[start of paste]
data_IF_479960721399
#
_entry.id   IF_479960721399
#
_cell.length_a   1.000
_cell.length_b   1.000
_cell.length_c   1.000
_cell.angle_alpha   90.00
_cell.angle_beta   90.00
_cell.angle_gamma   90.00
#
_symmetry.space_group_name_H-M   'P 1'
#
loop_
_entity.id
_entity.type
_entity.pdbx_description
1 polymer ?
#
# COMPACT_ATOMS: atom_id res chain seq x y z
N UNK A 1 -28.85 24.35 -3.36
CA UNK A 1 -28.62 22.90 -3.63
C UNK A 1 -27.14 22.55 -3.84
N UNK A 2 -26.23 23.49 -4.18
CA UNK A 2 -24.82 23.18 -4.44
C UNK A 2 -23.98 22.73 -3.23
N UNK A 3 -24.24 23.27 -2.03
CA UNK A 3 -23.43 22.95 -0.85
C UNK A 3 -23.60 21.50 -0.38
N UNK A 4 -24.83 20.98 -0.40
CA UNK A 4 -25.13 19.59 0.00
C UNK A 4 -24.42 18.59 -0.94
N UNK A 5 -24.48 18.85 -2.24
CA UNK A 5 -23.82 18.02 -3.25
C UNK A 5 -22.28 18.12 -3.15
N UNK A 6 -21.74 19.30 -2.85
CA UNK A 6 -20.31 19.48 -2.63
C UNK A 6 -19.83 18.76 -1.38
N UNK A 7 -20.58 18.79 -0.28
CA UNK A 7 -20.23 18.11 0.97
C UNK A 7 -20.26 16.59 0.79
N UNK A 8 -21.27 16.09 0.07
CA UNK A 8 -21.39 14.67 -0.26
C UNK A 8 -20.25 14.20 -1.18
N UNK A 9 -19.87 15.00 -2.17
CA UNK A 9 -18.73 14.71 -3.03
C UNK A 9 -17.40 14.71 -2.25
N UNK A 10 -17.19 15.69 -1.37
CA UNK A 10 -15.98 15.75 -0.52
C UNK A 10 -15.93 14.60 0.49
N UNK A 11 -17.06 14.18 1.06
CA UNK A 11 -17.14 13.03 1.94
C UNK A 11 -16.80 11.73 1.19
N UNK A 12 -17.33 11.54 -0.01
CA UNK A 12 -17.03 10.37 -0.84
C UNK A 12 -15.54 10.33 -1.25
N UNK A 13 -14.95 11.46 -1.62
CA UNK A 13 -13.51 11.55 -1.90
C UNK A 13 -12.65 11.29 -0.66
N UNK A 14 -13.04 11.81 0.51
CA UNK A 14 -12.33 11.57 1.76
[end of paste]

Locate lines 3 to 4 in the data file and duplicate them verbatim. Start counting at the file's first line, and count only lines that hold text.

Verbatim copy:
_entry.id   IF_479960721399
#